JERRY HAUSMAN: The way that the world has typically done it, it’s all — it’s called a “per pop” basis.

MR. SOLMAN: Per op?

JERRY HAUSMAN: It’s per population. So the prices vary anywhere between 95 dollars if you go into the South and Alabama per pop, and if you look at New York or San Francisco or Los Angeles, the value is probably about $300 or even more per pop.

MR. SOLMAN: That’s per head, per person.

JERRY HAUSMAN: Per person.

MR. SOLMAN: In other words, say a billion dollars for a cellular license in San Francisco to a half billion for LA, maybe three billion for New York. Moreover, this business has been growing at a mouthwatering 35 to 40 percent a year. Add in the greater clarity and privacy of a digital signal, and you begin to see why PCS is going like gangbusters wherever it’s already available, like England. If they’d had PCS sooner, those sizzling cellular calls of the chatty royals wouldn’t have been picked up by nosey scanners. Barely a year old in England, PCS is already getting major use and has been signing up 25 percent of all new mobile phone customers. Hong Kong has four competing PCS companies, and they’re all growing, and Australia has decided to ditch cellular altogether in favor of PCS. But PCS also has certain disadvantages. It requires more transmitters, more money, to buy out everyone from police and fire departments to ambulance and oil companies who currently have rights to this part of the spectrum. And, remember, cellular has a big head start. So what are the new PCS licenses going to go for per member of the population?

MR. SOLMAN: What’s the range you can get in LA, for example?

JERRY HAUSMAN: You could get a range of between let’s say $25 and $125.

MR. SOLMAN: That’s a heck of a range for an auction.

JERRY HAUSMAN: Yes.

MR. SOLMAN: A heck of a range and for the companies involved a heck of a high-stakes game. In fact, this auction could be a matter of life and death for today’s phone companies.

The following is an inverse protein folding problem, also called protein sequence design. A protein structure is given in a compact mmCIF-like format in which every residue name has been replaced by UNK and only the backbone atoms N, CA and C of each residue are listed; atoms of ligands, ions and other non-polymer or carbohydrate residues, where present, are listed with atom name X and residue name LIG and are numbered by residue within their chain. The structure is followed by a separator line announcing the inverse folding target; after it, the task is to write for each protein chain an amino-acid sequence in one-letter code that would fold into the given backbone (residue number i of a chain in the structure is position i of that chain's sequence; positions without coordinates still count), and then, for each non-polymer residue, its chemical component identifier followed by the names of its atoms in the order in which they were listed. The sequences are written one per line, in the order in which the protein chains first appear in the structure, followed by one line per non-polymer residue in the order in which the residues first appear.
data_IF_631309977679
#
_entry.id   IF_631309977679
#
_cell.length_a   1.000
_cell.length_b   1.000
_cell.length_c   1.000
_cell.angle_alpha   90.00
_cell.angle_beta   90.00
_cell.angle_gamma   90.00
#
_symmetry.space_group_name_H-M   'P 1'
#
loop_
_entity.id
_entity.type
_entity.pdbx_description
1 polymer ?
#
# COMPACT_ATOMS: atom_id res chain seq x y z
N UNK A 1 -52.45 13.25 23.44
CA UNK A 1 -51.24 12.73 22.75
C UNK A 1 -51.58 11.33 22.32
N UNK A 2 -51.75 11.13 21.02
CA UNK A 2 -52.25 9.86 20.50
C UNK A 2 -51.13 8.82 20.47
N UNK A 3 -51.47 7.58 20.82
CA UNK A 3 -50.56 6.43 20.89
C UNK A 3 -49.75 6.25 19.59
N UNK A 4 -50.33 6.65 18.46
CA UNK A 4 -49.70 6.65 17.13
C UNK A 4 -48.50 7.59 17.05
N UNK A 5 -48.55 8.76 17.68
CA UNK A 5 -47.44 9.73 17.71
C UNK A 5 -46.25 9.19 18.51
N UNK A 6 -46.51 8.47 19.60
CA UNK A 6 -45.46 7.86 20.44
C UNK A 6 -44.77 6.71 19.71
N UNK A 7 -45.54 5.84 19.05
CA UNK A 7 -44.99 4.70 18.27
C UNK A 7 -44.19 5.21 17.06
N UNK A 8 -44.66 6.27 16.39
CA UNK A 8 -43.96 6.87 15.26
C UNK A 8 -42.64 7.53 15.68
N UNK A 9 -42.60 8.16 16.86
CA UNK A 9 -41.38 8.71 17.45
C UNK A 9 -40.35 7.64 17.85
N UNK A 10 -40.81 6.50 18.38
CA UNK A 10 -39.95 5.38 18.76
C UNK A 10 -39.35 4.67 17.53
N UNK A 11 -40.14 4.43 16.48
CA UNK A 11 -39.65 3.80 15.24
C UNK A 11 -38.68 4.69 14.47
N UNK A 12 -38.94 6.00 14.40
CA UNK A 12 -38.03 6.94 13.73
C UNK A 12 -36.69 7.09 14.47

JERRY HAUSMAN: It’s a really tough decision for these large companies who have been regulated monopolies for the last fifty, sixty years, and now all at once face a new technology, face decisions, you know, like we saw in computers 30 years ago, should IBM be a tabulating company forever, or should IBM go into computers? IBM did and have 30 years of being a great company. Other companies who were way ahead of IBM in electronics at the end of World War II decided not to go into computers. Sperry Rand – – do we know who they are anymore?

MR. SOLMAN: Thus, the bidders are under intense pressure which the government is trying to exploit to maximize its take. So the FCC has created an elaborate auction, simultaneously selling off two PCS licenses in each of the country’s 51 calling areas, in a process that could take weeks even months. There are booths on site where you can log in your bid, or, if you prefer, the FCC has operators standing by to take your call. Finally, you can log into the FCC computer from any location, no matter how remote.

COMMERCIAL SPOKESPERSON: Remember when Sprint’s fiberoptic network just meant a great phone call?

MR. SOLMAN: Sprint is not only using fiberoptic lines but according to the New York Times is submitting encrypted bids over them, “from a sealed war room at a secret location somewhere in Kansas City. Security is so tight that visitors are blindfolded when to the site.” But everybody, no matter where they are, plays by the same rules as Gina Kenney of the FCC explained.

GINA KENNEY, FCC: The first week we bid once a day. The second week we’ll have two rounds. And the bidding stays open on all the markets until each one is closed. In other words, New York, the bidding on New York won’t close until the bidding on American Samoa closes, for example.

MR. SOLMAN: And speaking of American Samoa, Lynnea Bylund is president of the South Seas Satellite Communications Corporation, bidding on one of the two PCS licenses for that remote outpost of the American market. Somewhat less secretive than Sprint, she shared her strategy with NewsHour reporter Ron Dunsky.

RON DUNSKY: How much did you bid?

LYNNEA BYLUND: South Seas Satellite Communications Corp.: We started very low. We started at $6.

RON DUNSKY: $6, 6 American dollars, are you serious? Why so low?

LYNNEA BYLUND: We really don’t know what these licenses are going for. We don’t know what this particular license will be going for, so we wanted to start low. That’s part of our strategy. We’ve been working with game theorists to put a strategy together, and we felt that coming in, opening with a very low bid was the way to go, and then we can see how others bid.